I’m new here and wonder if there are any others on the forums who have Asperger Syndrome? It’s a very significant condition with regards to diabetes/pre-diabetes due to the cortisol constantly being pumped out in response to anxiety (I am hyper sensitive to noise and have the neighbours from hell). I was only diagnosed last year after a lifetime (56 years) of high anxiety and all the problems that brings. I’m convinced, after reading the book, that the almost constant anxiety I suffer has contributed in a very big way to my weight gain, high levels of cholesterol, high BP, and pre-diabetic state, so naturally I’m concerned that my success will be directly affected by the over production of cortisol, and will mean I’m not going to be as successful as less stressed folk. I’m determined that this new regime will work for me because I don’t want to end up sick and dying early, as my mother did. But since reducing stress is a big part of this diet, I wonder how other Aspies manage? Thanks for reading this, and please don’t ask me to ‘just chill’ – my brain’s programmed differently from the majority so it’s largely out of my control!
We have not checked the qualifications of anyone posting here. If you are have any health related symptoms or concerns, you should contact your doctor who will be able to give you advice specific to your situation.
I have a 16 year old ASD son who is overweight. Whilst I won’t put him on a diet I am hoping that the lack of sugar and simple carbs in the house will help him. He suffers immensely from anxiety so I do my best to keep it to a minimum plus he goes to a special school who are brilliant at managing it and suggesting techniques to reduce it. I had no idea about the cortisol I will check it out. Have you had any counselling? Son has it 3 times a week plus I also want him to have CBT as he is doing A levels and is simply unable to get round to doing independent study – he knows he has to do it, the thought of it stresses him and then he has a meltdown so I don’t push it and we are back to square one. I would say just do your best. Anything is better than nothing and is still going to help. Ask about counselling and have a look on the Autism Society website. I am sorry I can’t be of more help and I must ask why you think doing the diet will stress you? Do you think it will be the idea of menu planning, shopping or will it be a kind of performance anxiety if you think you aren’t doing as well as other people? I’m sure I don’t need to tell you we are all different but I do understand where you are coming from. Keep in touch.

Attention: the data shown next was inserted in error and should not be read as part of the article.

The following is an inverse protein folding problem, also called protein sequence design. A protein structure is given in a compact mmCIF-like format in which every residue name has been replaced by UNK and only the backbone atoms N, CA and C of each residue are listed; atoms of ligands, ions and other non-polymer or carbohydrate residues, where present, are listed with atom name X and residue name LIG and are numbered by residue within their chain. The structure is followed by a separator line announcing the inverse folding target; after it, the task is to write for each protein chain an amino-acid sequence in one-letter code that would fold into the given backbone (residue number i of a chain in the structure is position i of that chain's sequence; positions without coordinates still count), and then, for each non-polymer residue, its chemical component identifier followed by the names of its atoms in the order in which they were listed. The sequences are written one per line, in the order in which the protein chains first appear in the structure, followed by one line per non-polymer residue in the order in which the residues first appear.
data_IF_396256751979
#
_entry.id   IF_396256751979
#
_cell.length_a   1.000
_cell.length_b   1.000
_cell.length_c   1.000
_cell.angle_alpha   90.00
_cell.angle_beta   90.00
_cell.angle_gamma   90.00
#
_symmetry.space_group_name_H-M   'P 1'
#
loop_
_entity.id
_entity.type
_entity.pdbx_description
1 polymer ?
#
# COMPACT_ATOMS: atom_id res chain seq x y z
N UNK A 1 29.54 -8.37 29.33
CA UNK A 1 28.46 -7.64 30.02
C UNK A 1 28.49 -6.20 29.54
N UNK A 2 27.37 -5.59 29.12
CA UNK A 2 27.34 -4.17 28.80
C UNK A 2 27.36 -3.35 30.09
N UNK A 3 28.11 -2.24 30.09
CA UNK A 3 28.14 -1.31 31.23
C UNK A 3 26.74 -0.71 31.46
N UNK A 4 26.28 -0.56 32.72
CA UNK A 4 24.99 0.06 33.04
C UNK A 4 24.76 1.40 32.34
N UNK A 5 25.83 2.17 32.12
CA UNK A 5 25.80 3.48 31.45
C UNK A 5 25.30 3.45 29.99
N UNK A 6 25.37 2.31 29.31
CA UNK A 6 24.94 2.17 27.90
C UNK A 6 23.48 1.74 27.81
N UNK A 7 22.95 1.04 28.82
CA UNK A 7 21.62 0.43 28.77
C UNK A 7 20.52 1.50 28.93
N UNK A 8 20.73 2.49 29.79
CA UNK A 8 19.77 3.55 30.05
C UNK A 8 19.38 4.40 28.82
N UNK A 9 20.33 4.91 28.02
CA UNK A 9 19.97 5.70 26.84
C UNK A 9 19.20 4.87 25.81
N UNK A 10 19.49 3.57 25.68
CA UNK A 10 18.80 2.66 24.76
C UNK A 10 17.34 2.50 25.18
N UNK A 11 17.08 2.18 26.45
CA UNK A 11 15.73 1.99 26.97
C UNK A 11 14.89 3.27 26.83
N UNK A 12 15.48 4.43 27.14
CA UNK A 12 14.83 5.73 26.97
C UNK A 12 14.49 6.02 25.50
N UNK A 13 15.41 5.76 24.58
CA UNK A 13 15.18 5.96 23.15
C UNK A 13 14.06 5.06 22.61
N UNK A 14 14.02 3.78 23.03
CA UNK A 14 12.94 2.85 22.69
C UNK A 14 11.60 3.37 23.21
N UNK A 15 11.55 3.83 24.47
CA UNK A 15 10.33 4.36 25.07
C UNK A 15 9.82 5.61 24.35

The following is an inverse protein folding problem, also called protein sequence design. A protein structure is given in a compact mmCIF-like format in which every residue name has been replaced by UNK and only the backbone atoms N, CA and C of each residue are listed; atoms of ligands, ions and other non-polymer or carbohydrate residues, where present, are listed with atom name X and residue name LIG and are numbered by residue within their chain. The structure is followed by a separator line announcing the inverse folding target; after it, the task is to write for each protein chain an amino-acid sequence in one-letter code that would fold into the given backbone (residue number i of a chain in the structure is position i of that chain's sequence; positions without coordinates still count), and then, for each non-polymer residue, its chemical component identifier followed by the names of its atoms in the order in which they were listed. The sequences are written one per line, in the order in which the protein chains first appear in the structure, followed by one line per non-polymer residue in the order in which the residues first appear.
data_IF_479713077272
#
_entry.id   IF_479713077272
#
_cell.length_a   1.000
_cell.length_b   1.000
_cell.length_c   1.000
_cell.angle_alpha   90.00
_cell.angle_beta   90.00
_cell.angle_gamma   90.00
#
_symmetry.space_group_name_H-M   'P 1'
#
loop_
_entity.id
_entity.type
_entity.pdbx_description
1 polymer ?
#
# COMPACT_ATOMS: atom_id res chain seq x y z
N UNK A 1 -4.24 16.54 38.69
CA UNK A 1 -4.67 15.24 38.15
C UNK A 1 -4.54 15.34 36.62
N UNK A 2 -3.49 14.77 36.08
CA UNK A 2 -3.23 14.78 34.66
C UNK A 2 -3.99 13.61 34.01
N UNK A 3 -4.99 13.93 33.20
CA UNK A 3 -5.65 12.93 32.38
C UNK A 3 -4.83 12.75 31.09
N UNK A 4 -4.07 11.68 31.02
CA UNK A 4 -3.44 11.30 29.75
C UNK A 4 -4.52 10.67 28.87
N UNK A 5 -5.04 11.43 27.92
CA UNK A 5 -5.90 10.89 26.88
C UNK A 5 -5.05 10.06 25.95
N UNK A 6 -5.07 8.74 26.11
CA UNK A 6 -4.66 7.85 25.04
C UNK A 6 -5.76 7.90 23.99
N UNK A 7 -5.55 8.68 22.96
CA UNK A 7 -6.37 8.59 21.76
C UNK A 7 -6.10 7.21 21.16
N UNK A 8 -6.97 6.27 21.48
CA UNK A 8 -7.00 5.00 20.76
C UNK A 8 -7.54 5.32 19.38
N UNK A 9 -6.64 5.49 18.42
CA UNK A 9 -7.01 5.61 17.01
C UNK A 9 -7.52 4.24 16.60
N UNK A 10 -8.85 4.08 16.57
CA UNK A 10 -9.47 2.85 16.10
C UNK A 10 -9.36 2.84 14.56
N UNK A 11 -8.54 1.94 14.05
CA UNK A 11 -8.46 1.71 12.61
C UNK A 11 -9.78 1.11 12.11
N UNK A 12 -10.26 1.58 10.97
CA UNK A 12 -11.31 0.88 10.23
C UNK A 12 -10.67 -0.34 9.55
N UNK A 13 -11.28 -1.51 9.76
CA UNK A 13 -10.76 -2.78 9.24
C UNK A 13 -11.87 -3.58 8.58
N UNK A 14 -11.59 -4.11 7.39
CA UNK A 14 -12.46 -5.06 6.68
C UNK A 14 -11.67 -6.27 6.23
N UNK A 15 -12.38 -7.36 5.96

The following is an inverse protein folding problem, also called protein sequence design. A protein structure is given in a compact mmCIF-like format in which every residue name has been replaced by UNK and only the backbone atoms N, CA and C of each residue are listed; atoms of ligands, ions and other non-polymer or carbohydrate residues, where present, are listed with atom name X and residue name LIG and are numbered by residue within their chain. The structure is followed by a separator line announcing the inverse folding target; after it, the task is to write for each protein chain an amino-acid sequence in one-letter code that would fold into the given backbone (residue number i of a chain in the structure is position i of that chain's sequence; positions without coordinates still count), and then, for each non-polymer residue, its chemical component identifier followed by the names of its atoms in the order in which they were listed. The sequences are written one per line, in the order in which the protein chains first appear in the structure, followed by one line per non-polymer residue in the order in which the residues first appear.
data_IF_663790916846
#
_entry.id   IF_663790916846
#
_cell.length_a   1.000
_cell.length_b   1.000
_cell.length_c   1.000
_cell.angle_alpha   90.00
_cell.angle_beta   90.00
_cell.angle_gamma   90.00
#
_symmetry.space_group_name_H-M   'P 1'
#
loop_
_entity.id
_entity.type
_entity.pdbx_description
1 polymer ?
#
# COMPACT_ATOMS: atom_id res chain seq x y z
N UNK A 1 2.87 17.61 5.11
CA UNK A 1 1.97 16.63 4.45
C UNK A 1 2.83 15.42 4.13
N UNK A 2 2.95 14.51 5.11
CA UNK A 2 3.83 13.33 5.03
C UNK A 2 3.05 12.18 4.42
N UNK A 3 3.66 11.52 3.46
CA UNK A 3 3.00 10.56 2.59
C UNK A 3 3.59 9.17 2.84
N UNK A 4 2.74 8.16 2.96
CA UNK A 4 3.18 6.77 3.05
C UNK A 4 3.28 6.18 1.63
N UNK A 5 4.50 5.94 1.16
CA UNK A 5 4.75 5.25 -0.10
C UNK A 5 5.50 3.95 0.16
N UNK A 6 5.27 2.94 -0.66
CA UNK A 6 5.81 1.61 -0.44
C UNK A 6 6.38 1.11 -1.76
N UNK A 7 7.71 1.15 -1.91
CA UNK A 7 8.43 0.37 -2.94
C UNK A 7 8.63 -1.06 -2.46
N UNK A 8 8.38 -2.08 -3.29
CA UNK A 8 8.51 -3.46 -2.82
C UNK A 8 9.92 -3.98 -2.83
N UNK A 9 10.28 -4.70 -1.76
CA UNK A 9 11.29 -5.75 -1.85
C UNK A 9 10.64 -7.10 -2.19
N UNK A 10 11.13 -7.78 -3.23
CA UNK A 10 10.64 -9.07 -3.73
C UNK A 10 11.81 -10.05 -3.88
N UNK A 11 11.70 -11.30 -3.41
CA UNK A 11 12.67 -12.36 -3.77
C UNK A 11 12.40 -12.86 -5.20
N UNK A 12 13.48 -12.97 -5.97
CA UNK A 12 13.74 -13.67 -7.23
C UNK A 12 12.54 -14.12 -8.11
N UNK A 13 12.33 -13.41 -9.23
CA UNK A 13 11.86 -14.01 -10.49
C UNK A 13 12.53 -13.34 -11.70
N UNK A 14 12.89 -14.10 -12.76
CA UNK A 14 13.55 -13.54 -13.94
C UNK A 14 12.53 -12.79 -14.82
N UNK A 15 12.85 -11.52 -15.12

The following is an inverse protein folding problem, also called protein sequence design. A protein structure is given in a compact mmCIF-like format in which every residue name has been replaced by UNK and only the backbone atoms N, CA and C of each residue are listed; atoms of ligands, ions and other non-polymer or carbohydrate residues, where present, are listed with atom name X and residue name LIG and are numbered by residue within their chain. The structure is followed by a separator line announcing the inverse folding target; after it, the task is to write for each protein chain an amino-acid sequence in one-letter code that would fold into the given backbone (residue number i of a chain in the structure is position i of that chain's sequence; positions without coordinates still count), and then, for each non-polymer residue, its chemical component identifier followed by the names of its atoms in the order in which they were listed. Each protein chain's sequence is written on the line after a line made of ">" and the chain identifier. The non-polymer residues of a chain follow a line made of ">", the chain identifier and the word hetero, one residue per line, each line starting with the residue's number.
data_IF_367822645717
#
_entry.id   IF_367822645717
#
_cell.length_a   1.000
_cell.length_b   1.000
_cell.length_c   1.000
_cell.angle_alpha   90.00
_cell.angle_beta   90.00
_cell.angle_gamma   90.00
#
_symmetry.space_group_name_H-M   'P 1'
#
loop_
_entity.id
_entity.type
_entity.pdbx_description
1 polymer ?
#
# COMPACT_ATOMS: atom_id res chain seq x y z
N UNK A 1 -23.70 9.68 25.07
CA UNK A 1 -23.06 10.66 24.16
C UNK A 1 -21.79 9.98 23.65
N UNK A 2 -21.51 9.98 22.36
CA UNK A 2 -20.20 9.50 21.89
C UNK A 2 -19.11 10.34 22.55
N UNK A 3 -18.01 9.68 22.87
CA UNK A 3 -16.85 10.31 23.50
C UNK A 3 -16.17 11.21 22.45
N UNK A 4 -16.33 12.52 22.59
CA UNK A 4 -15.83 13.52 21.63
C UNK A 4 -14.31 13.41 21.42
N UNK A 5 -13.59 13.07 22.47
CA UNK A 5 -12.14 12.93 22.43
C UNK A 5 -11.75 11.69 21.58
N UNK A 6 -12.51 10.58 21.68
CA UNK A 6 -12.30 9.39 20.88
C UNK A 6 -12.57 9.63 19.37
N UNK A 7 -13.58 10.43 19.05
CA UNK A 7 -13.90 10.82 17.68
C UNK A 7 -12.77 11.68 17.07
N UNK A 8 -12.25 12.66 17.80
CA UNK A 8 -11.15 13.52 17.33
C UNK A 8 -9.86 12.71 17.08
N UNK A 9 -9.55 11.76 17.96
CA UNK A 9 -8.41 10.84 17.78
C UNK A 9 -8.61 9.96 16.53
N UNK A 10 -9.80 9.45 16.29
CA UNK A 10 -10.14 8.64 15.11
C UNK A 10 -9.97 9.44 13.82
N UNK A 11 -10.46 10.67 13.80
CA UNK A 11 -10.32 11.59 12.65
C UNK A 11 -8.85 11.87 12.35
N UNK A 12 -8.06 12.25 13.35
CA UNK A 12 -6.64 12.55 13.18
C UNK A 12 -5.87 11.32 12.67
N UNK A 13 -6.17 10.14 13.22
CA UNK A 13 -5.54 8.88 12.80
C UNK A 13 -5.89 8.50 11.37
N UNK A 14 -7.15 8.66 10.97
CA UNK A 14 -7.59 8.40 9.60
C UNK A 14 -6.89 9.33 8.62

Hello Katy, thank you for your reply. I read somewhere on the web that people with AS did not have a very good outlook if they were unable to control or avoid stressers (easier said than done!). So I assumed there was a link between stress hormones and general health. Seems I’m right from what I read in Dr Mosley’s book. I have had CBT in the past but it had no effect; I get so overwhelmed by the anxiety when a trigger kicks off, or I have too much sensory input,that nothing else figures. I hope that now I have the diagnosis it can be treated more appropriately because before that the people I saw didn’t actually know what they were dealing with (over 30 years in the mental health system, it took my own research to get a diagnosis). Getting help as an adult is difficult to impossible depending on locality and I am doing lots of research myself, contacting various people and trying to get some support. It’s pretty exhausting! I can fully empathise with your son’s distress, and I really hope he can get through his A levels OK.